Bug Off: Geranium Oil Properties
Posted on March 30 2021
Often customers will say, I read on the internet that Rose-Geranium is better for repelling ticks.
That's because the internet is riddled with tonnes of construed and poor information and in my opinion it is simply a marketing ploy purported by distributors to encourage the sale of a higher priced oil.
There are no viable resources indicating that Rose-Geranium is more efficient at repelling insects. If you examine the percentage levels of each of the following Geranium Oils you will notice they are more or less on par. The Rose-Geranium from South Africa and the Geranium Bourbon type from Reunion are much more expensive essential oils because the production yield from raw material to distilled oil is less which makes the oil more expensive. As well there are other constituents that occur in the South African and Reunion oil such as linalool and rose oxide (not listed) that make these oils smell sweeter and more rose-like and are preferred by the perfume and fragrance industry.
Geranium Essential Oil Comparison: Related to approximate levels of alcohols and aldehydes compared to Palmarosa and Lemongrass Essential Oil.
The chemicals sited in this table are a representation of the most effective insect repellent constituents.†
Citronellol, Geraniol and Geranial are two substances that possess natural insecticidal properties and they occur naturally in many essential oils. The non-organic Geranium from Egypt (highlighted in blue) which is the more affordable oil is a perfectly fine Geranium Oil for making home made insect repellents. Also notice the high percentage levels (highlighted in blue) of Geraniol and Geranial in Palmarosa and Lemongrass. These two essential oils are very affordable, well tolerated and affordable.
I use different species of the same essential oil for different purposes, because as a Professional Aromatherapist I analyze the levels of chemical constituents in order to choose the most efficient for the application.
Geranium Oil is extracted from shrubby evergreen perennials known as Pelargoniums (scented geraniums) and there are approximately 140 varieties that grow native all over the world and most cast a rosy-citrus aroma. Over the last few hundred years these hardy drought and heat resistant plants have been cross-bred to produce a wide range of scents that include almond, cinnamon, eucalyptus, grapefruit, peppermint and strawberry. Commercial Pelargonium farming has become big business due to the abundance of oil that can be extracted from the leaves and flowers which is used extensively in the manufacturing of scented products especially the rose-scented Geraniums.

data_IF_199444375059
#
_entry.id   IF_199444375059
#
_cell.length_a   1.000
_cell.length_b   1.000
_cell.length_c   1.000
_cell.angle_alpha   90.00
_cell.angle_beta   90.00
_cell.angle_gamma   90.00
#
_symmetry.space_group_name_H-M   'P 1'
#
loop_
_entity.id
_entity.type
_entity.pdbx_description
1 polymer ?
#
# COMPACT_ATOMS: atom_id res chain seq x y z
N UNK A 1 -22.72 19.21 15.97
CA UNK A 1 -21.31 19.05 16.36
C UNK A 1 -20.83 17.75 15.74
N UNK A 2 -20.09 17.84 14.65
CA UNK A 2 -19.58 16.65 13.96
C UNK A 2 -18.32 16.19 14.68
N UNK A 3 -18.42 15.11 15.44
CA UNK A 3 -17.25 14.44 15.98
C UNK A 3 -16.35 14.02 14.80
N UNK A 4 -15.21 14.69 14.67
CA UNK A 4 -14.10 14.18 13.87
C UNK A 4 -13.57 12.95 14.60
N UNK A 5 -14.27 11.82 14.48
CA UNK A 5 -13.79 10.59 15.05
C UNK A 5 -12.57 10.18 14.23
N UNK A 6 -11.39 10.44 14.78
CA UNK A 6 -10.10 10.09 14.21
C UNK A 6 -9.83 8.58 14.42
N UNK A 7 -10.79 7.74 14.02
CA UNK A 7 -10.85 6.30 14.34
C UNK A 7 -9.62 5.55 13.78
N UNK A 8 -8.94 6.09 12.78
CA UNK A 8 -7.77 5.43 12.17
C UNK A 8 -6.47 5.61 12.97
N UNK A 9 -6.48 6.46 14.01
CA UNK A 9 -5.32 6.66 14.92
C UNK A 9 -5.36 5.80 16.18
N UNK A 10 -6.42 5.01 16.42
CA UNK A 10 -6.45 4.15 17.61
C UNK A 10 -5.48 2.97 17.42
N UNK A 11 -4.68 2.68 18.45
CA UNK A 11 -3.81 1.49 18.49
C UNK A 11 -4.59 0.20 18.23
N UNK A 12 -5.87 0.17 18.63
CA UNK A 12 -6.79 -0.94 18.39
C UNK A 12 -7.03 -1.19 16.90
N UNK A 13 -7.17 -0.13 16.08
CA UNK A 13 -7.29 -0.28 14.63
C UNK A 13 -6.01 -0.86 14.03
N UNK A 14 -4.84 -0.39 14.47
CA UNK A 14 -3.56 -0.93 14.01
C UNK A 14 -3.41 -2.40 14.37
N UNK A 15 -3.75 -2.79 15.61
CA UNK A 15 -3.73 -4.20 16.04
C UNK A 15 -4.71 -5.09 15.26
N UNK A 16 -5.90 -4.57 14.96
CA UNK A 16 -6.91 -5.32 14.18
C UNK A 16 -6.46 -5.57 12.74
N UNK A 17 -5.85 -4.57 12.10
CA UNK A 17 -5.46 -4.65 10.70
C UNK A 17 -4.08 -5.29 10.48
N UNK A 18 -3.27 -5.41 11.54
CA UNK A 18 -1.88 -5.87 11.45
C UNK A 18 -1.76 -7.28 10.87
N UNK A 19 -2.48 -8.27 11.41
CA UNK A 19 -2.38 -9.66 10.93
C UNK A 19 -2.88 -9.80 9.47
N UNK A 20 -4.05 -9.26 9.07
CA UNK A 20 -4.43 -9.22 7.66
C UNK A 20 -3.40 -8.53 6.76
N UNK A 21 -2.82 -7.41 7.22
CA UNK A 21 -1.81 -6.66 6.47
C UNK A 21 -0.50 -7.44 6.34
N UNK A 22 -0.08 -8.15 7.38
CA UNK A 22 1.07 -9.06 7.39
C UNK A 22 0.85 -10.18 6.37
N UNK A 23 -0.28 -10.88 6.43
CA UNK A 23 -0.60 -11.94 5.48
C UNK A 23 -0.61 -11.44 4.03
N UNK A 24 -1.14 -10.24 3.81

Not listed in the table above but worth mentioning are Citronella Oil and Lemon Eucalyptus (Eucalyptus citradora) because these two oils contain the highest levels of citronellal.
Citronella: Citronellal = 36.04%
Eucalyptus (Lemon/citriadora): Citronellal = 76.3%
Eucalyptus citriadora should be used in very low dilutions especially with children.
Eugenol which occurs in clove oil is also a very effect repellent and contact insecticide against mites, fleas and other common household pests.†
Caution: It is very important to dilute all essential oils in a medium such as a vegetable oil or lotion. However, most of the essential oils that contain high levels of aldehydes can cause skin irritation therefore it is best to use them sparingly at low dilutions of 3 - 5% along with other essential oils that are known to be less irritating to the skin such as Lavender and Cedarwood. When making a water based body or linen spray a polysorbate emulsifier is imperative to prevent the essential oils from separating from the water base.
Note: Essential oil products should not be solely relied on with respect to repelling insects and for pest control with humans and dogs. Never use essential oil products on cats, read this article for more information about pets.
Sharing Truths - Not Nonsense.
Sandra Topper, has been a Certified Aromatherapist in Canada since 1993 and is registered with the National Association for Holistic Aromatherapy as a Clinical Aromatherapist & Aromachologist.
†These statements have not been evaluated by the Food and Drug Administration or by Health Canada. This information and/or these statements are not intended to diagnose, treat, cure, or prevent any disease and should not be relied upon when making important medical decisions.
Note: Aromatherapy, like any other natural therapy is intended to complement not replace traditional medicine.
When in doubt about any medical condition, always seek medical advice.
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